In fact, the Symantec team has found that hacks exploiting that misplaced “Trust” comprise a whole class of iOS attacks they call “trustjacking.” Once a user authorizes a device, they open themselves to serious and persistent attacks while their phone is connected to the same Wi-Fi network as a hacker, or even remote attacks when the devices are separated.

Adi Sharabani, Symantec’s senior vice president of modern operating system security, and Roy Iarchy, the modern operating system research team leader, will make that case Wednesday, in a presentation at the RSA security conference in San Francisco.

“Once this trust is established, everything is possible,” Sharabani told WIRED last week. “It introduces a new vector of attack.”

Sharabani and Iarchy’s presentation focuses largely on a feature known as iTunes Wi-Fi Sync, the tool that lets iOS devices sync with desktop iTunes over Wi-Fi. For this process you physically connect a mobile device to a computer once, indicate that the iOS device can trust the computer going forward, and then enable iTunes Wi-Fi Sync from the PC. After that the two devices can sync and communicate whenever they are on the same Wi-Fi network without any further approval from the iPhone or iPad.

It’s a reasonable and useful feature when used as intended. But an attacker could also plant a malicious computer—perhaps one shaped like a charging station or external battery—and trick people into connecting their devices and granting trust out of confusion or disinterest.

Once a trusted Wi-Fi Sync connection is established, attackers can not only do basic syncing, but also take advantage of controls meant for developers to manipulate the victim iOS device. A hacker could work quickly to install malware on the phone, or initiate a backup to gather data like a victim’s photos, app information, and SMS/iMessage chats. Attackers with trust privileges could also start watching a target device’s screen in real-time by initiating screenshots on the phone and then syncing them to the attack computer. Or they could play a long game, silently retaining their trusted status until it is long forgotten, for a future attack.

“We discovered this by mistake actually,” Sharabani says. “Roy was doing research and he connected his own iPhone to his own computer to access it. But accidentally he realized that he was not actually connected to his own phone. He was connected to one of his team members’ phones who had connected their mobile device to Roy’s desktop a few weeks before. So Roy started to dig into what exactly he could do and find out if he were an attacker.”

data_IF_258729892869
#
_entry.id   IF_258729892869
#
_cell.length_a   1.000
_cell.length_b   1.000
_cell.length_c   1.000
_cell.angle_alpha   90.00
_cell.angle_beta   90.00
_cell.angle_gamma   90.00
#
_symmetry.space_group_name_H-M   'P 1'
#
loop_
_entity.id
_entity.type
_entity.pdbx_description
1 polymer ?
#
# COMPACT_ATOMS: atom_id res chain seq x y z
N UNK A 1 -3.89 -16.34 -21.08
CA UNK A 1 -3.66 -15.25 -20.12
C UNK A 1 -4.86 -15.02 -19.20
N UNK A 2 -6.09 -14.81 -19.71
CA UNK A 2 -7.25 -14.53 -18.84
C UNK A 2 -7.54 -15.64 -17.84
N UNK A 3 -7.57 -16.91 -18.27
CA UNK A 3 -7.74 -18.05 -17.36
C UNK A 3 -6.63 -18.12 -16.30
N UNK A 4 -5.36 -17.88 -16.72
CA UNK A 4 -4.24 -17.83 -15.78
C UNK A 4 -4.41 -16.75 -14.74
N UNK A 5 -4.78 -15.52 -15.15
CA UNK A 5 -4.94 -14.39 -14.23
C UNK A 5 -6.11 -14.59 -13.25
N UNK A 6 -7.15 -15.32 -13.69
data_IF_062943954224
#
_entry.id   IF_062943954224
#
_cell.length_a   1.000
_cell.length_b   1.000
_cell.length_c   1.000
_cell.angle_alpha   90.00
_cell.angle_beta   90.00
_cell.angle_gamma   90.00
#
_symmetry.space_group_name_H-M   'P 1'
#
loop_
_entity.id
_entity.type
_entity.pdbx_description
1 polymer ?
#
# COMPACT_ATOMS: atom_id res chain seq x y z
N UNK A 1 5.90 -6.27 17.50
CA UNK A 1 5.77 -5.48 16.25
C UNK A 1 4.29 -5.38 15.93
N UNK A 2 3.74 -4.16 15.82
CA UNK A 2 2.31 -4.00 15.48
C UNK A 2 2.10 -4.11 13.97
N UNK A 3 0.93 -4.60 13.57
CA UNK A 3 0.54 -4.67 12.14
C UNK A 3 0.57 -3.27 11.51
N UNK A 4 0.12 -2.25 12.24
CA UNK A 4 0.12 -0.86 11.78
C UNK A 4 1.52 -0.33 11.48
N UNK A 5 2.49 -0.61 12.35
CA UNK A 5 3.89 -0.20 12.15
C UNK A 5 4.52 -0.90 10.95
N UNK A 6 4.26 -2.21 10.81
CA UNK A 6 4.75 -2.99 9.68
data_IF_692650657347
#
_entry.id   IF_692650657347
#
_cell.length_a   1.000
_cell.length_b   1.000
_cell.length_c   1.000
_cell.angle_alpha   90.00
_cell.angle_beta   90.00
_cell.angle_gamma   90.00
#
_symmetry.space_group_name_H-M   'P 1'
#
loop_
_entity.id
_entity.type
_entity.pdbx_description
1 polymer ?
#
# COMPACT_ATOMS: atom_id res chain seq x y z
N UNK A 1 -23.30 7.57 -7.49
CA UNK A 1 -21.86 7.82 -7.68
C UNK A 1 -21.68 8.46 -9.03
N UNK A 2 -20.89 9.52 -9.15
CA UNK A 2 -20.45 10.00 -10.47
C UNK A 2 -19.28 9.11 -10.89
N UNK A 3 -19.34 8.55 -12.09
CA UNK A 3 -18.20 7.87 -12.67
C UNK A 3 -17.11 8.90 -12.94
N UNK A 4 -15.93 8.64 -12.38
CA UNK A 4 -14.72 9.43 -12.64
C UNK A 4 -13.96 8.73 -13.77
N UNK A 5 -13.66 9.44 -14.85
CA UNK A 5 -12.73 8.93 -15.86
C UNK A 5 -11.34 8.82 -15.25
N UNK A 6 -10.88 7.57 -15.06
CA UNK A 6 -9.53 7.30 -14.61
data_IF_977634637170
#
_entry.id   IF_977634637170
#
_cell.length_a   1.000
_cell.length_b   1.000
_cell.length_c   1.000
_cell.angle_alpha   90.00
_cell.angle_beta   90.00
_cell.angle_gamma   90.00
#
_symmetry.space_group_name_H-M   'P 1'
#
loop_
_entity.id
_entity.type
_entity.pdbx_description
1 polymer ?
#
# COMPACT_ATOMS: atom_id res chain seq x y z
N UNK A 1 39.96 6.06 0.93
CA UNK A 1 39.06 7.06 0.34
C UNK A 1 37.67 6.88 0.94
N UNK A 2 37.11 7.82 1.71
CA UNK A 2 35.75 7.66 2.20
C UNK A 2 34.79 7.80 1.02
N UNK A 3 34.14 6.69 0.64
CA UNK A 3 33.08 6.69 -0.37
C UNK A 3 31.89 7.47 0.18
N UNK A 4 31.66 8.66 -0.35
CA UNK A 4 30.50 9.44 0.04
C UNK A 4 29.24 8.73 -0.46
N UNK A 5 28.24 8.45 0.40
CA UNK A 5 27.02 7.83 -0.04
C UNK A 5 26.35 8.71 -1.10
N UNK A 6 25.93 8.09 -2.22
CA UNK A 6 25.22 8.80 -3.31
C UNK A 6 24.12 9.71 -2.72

You can imagine a number of scenarios where this could work as a targeted attack. Everyone has places they visit regularly: an office, a coffee shop, the local library. Attackers could anticipate that a victim iOS device would regularly connect to the same Wi-Fi network as the trusted attacker computer—enabling clandestine, malicious backups with iTunes Wi-Fi Sync. The researchers point out that an attacker wouldn’t necessarily be geographically limited; after gaining a foothold, they could combine trustjacking with a type of attack called “malicious profiles,” which takes advantage of how iOS manages configuration packages for apps to get around access restrictions, establish continuous remote access. Beginning in iOS 10, though, Apple started making it harder for hackers to carry out malicious profile attacks.

It’s tempting to put the onus on the iPhone owner here; you shouldn’t, after all, connect with sketchy computers an trust them in the first place. And Apple, which declined to comment for this story, seems to agree. When Sharabani and Iarchy disclosed their findings to the company, it did add a second prompt in iOS 11 to require a device’s passcode as part of authorizing a new computer as trusted. This makes it more difficult for anyone other than the device owner to establish trust.

But Sharabani and Iarchy argue that it’s unreasonable to put it entirely on the user to make the correct choice about trusting a device, especially since the authorization persists indefinitely once it’s established. There’s also currently no way to see a list of devices that have outstanding trusted status.

In these transactions, iOS’s wording is also unhelpful. The prompts say, “Trust this computer? Your settings and data will be accessible from this computer when connected,” which might seem to mean that nothing will be exposed when the devices are no longer physically connected. In fact, given that Wi-Fi sync can be enabled in desktop iTunes without any involvement of the mobile device, there’s much more potential for long-term connection than users may realize.